Macron’s campaign blitz: Raila has a similar strategy
Emmanuel Macron officially declared his candidacy in early March and unveiled his campaign platform. While other candidates had debated the future of France and met voters at local markets, Macron had not held any rallies and had rarely figured on the campaign trail as he was busy with the crisis in Ukraine. He carried a blitz campaign for less than a month and clinched a second and final term as France’s president, trouncing his nationalist-populist rival Marine Le Pen by 58.5 per cent to 41.5 per cent on April 24.
In Kenya, Raila Odinga, the Azimio-One Kenya presidential candidate can also be considered a late entrant in the campaign trail taking cognisance that his main challenger Deputy President William Ruto has technically been campaigning since 2018. In fact, to be more precise, Raila officially started his campaign after the ODM delegates' conference endorsement on February 24.
In America, presidential elections are absurdly long and can last 920 days and tend to wear out voters. That’s the length of time between when the first Democrat or Republican candidate declared candidacy and when voting actually began with the caucuses in February of the election year. While this lengthy period can be justified as they are used to articulate their manifesto, accommodate various interest groups and diversity of voters.
Political aim is a complex combination of selfishness and altruism, concern for justice, short-run and long run consideration. Raila has learnt to evolve, adapt and respond to political situations to his favour. He calculates his move, even though more often he does get the highest prize, he nevertheless gains political mileage.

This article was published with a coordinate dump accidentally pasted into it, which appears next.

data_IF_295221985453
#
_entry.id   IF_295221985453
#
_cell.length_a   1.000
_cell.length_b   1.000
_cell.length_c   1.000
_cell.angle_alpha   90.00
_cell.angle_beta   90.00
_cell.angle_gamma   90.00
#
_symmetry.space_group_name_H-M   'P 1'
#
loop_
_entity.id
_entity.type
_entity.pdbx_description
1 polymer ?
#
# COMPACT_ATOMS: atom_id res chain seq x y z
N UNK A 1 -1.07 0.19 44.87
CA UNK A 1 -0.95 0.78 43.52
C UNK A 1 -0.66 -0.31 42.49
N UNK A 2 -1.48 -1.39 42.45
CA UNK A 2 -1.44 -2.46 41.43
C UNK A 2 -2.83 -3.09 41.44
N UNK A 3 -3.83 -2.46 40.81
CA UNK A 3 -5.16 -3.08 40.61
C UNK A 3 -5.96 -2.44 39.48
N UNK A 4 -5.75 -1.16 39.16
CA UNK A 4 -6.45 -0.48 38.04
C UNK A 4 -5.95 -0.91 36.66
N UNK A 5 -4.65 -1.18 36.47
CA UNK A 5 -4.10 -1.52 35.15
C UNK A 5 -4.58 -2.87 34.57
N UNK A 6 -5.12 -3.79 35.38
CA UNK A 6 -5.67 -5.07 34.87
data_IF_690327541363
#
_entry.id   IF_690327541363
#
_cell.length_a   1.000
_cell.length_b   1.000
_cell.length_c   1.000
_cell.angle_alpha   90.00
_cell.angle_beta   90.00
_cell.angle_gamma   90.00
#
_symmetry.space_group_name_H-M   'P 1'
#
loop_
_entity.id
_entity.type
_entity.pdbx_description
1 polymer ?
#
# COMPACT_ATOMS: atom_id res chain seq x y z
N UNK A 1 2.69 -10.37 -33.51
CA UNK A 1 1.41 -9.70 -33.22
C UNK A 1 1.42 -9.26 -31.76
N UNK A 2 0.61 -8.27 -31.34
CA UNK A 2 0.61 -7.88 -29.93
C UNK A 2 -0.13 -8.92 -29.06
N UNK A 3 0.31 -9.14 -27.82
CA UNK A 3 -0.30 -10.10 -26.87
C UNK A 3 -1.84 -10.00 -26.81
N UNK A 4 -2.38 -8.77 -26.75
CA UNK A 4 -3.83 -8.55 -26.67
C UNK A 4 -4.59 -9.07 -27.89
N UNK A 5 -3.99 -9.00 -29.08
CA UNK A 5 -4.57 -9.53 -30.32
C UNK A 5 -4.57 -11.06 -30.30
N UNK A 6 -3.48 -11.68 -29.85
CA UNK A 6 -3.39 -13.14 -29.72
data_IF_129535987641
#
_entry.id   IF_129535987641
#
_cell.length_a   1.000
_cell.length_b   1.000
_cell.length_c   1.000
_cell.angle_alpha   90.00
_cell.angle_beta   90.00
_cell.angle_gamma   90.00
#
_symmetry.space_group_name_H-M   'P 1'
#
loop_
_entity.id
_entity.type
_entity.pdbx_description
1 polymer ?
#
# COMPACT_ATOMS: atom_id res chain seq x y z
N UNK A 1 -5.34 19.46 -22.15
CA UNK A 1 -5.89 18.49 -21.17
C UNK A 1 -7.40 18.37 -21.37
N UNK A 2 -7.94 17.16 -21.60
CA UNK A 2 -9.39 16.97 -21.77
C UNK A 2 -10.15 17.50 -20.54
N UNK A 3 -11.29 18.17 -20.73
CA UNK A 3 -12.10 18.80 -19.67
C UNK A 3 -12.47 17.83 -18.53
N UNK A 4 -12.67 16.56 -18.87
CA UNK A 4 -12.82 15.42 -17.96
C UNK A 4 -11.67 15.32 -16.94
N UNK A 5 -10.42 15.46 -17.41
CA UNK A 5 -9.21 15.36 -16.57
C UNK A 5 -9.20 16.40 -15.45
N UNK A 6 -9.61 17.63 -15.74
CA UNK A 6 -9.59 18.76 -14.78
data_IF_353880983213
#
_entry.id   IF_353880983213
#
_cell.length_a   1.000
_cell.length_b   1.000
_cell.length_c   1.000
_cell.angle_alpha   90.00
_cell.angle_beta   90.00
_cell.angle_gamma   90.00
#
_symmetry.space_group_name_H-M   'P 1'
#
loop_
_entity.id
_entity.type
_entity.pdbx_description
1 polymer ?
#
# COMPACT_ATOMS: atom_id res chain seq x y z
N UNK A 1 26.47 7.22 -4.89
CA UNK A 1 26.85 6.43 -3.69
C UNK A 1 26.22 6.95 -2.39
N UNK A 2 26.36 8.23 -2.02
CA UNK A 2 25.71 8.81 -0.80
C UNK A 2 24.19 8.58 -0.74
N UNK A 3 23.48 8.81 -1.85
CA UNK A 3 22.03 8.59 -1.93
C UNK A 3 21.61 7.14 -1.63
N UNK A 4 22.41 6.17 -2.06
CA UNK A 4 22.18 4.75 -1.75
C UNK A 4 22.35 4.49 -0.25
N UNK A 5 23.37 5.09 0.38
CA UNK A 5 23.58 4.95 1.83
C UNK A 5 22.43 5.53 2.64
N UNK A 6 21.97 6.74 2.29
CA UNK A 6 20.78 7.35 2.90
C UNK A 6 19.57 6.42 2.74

The Pareto Principle states that for many phenomena 80 per cent of the result comes from 20 per cent of the effort. Looking at this from the Kenya political context and based on the longevity of campaigns, Raila has an upper hand compared to Ruto. While Raila has used 20 per cent effort to gain 80 per cent, Ruto on the other hand has used 80 per cent effort to gain 20 per cent. This projection is based on recent opinion polls—that Raila has been steadily gaining political momentum and is currently at par with Ruto.
The advantage Raila has over Ruto is he is going into areas that Ruto has campaigned before. Raila’s team has studied all the promises Ruto has made in the various parts, to counter them.
Because Raila has entered the campaign “late”, he has been able to study Ruto’s moves and the poaching of political community gatekeepers through inducement or otherwise. This is similar to chess in which experts have been successful at characterising optimal strategies near the end of the game. Once the chess board has only a small number of pieces on it, experts are able to look ahead to the end of the game and determine by ‘backward reasoning’ whether one side has a guaranteed win or draw.
Raila has gained his political support base because he has earned it through his many years for political inclusivity and democratic space. This equally applies to President Uhuru Kenyatta who earned political followers from central Kenya and to a larger extent most parts of Kenya when he showed his political mettle and prowess in handling the political upheavals that occurred in 2007/08 in the Rift Valley and other parts of Kenya.
William Ruto on the other hand has inherited his political base first from former President Moi and then from President Uhuru. Therefore, what Ruto has are not loyal political followers, but rather political voters who will only stick with him as long as he can fulfil their aspirations.
That is why Raila will have it easy to campaign in a shorter period because he does not need to rent a crowd unlike his competitor. He can study the strategy that Macron used to his advantage as he has the benefit of credible and respected political leaders in his camp who can undertake multiple political rallies across the country while he concentrates on swing vote areas.
— The writer works in Hong Kong